More of my photographs from the day are on Flickr and if you fancy trying some Gambian cookery yourself look out for my up coming post reviewing The Gambian Cookbook.
Ida, originally from The Gambia, studied hotel tourism and catering management in Twickenham in the UK but returned to The Gambia in 1989. Having spent some time working at the popular Senegambia Hotel and then the luxurious Mandina Lodges at Makasutu, she started running cookery courses from her home in Brufut with the desire to preserve and promote her culture.
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Great post Kathryn! Looks like you had an awesome day! 🙂
I really did. I’ve done this twice now and I’d happily do it again.
I can almost smell the fish cooking and feel the sea breeze blowing. Looks like a great experience 🙂
Thanks Zoë, I had a fabulous time and chatting with Ida gives you a wonderful insight into the country.
Love your images!
Thank you! 😀
I am now ridiculously hungry! And my appetite for Africa is also further whetted… Thanks!
Thanks for popping by my blog and I’m looking forward to reading more about your travels (when I get the chance!)
Great pictures – love the floor of the room! Very interesting!
Thanks Gretchen and yes, the broken tiles make a very pretty and colourful floor. A great idea.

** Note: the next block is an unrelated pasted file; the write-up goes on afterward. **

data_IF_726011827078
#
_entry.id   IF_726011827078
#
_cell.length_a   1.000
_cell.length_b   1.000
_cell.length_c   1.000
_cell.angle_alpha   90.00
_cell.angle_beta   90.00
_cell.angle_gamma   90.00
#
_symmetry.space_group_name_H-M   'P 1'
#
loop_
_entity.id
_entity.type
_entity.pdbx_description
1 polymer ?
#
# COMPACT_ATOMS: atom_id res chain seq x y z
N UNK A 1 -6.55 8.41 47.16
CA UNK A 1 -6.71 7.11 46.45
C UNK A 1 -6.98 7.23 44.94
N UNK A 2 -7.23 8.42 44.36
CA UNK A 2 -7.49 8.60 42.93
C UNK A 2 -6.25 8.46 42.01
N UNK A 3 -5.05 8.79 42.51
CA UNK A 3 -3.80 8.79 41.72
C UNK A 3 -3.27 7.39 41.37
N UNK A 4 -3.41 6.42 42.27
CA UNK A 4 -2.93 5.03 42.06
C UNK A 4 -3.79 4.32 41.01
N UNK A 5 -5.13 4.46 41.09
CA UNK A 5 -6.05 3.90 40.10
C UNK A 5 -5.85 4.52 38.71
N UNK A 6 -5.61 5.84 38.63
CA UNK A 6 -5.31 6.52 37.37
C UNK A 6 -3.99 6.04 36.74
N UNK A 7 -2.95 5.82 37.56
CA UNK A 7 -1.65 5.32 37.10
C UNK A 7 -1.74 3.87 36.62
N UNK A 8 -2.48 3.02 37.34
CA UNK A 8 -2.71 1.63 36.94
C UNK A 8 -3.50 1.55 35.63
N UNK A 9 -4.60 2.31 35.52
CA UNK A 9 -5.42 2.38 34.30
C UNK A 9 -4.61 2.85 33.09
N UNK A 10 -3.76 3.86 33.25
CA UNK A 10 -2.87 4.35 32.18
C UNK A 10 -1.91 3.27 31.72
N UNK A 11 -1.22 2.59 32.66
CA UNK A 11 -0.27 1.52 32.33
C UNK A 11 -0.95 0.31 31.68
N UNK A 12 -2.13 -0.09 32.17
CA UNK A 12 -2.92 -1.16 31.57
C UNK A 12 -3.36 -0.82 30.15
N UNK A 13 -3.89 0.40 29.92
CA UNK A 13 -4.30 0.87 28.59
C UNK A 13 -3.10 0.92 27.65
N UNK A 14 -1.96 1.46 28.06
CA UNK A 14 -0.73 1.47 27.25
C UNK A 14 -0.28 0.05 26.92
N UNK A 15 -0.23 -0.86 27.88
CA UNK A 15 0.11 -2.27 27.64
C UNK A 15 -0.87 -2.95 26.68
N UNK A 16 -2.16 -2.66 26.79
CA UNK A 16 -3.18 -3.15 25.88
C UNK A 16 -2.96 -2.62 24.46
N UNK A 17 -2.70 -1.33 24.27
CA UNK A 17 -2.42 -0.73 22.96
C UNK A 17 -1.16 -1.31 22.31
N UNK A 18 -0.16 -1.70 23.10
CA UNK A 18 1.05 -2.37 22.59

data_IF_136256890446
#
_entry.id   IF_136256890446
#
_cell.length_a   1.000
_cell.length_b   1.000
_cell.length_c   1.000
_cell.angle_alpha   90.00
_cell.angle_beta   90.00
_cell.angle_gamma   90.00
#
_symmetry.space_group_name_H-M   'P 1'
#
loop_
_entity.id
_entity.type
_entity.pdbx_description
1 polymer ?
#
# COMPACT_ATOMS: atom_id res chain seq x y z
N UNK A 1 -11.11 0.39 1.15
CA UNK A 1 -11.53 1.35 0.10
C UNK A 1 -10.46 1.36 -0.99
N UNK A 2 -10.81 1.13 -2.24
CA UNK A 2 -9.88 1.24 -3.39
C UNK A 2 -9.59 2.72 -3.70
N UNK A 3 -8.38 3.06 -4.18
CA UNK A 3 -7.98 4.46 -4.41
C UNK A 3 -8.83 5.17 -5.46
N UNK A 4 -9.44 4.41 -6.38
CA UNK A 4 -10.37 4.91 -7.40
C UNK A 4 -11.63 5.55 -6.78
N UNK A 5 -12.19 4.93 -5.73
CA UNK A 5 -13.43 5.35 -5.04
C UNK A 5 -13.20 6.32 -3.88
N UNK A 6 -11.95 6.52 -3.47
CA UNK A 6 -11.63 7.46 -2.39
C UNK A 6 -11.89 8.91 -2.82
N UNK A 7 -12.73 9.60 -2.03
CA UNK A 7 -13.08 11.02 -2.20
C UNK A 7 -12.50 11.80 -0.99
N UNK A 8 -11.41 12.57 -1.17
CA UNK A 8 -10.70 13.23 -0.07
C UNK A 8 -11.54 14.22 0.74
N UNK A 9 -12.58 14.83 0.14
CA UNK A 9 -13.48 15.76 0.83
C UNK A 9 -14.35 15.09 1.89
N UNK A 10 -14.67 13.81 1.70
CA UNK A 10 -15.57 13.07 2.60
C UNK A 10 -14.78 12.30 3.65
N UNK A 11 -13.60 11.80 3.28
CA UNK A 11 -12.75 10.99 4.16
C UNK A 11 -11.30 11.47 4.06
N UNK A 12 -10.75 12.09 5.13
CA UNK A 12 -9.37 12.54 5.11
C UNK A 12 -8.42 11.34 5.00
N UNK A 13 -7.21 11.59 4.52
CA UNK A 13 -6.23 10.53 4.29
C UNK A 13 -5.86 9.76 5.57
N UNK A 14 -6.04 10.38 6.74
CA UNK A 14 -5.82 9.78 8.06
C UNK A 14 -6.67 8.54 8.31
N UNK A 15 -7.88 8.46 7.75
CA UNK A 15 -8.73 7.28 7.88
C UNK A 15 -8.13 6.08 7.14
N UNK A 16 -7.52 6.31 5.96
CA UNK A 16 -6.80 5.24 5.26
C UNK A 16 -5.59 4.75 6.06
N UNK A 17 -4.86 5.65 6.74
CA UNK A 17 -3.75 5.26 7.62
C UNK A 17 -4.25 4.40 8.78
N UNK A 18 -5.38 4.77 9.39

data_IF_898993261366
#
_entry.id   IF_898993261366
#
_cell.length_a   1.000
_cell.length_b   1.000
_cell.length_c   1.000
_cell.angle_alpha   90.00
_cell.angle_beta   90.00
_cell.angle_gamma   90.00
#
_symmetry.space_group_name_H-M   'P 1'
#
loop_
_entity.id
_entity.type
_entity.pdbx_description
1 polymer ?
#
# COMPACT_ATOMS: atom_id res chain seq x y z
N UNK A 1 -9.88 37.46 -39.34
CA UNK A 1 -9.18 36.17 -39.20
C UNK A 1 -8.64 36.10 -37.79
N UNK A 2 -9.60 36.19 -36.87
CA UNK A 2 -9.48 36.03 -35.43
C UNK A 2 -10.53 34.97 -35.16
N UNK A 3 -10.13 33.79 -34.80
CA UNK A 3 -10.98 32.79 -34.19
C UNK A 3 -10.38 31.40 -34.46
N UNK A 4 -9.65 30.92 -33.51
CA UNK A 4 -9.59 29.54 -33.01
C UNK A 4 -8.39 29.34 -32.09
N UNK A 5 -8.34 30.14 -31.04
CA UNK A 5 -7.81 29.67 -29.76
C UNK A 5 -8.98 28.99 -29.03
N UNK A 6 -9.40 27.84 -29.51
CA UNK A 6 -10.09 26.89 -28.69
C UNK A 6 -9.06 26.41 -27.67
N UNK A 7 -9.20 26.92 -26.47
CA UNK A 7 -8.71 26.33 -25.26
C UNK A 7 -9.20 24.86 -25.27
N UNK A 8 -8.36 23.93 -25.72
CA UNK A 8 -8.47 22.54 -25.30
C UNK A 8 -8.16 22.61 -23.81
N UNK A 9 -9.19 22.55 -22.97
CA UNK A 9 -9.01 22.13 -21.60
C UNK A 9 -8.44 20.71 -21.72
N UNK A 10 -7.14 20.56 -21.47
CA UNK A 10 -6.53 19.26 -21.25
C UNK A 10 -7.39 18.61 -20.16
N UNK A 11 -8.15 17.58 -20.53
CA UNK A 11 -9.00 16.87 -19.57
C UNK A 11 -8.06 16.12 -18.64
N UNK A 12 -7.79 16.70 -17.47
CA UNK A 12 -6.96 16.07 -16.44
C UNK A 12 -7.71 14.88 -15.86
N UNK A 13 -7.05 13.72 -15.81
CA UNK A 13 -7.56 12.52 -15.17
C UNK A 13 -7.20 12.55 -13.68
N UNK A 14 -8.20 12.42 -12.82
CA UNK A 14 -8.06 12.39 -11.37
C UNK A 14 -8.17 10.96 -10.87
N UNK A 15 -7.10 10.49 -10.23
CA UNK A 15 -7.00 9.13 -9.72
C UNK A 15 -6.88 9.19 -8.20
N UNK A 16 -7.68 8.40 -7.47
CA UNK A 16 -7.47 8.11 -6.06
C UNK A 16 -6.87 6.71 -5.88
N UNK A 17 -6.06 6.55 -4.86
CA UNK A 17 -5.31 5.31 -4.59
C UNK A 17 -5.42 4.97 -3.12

“Oh my that looks good” he says as he settles down with a bowl of Scott’s Porridge Oats, have yet to visit sub-Saharan Africa, but Gambia is now on the list!
Am I allowed a quick sales pitch here? Holidays in the Gambia from £299pp from London http://www.gambia.co.uk/Docs/Special-Offers/Late-Offers.aspx 😉
No problem with the pitch, but it’s gonna have to be next year, we are forward planning central here at Shipscooksstuff with trips booked right up to Chrtistmas! Actually it’s my wife who is the genius forward planner, I just do the PR!
Looking forward to reading all about them!
We are off to Tallinn next week, then Cyprus, the Cape Verde Islands (new for me very exciting), Rhodes and finally Mexico, plus trips to the south coast and of course Edinburgh so plenty coming up.
I’m so jealous (in a positive, upbeat kind of why of course!) Have a wonderful time in Tallinn. I have some photos from Cape Verde on Flickr if you want to check them out http://www.flickr.com/photos/travelwithkat/sets/72157627993295461/
Wow….beautiful images, I feel right back at home just looking at the photos. Yummy yummy. Thank you xx
My pleasure, Fatou 😀
it sure looks like a mouth-watering dish and I am sure the whole process would have made it all the more tastier… Beautiful photos – all of them at flickr and I especially liked these two:
beautiful people and what colorful attires !
Thanks Abu. They are two of my favourites too! One I’ve used in a previous post and one I’ll be using in an up coming post or a travel snap of the week perhaps.
I should NEVER read posts like this when I’m hungry. Off to the pantry to see what I can find.
Opps! Sorry. Hope you found something good though. 😉
Will have to pop over to Flickr to see if I can find a photo of you in costume! A mouth-watering , colourful post – and I”m looking forward to hearing about Wuri…
Sorry to disappoint! No photos of me on that day I’m afraid. I’ll have to dig some others out for you to laugh at instead 😉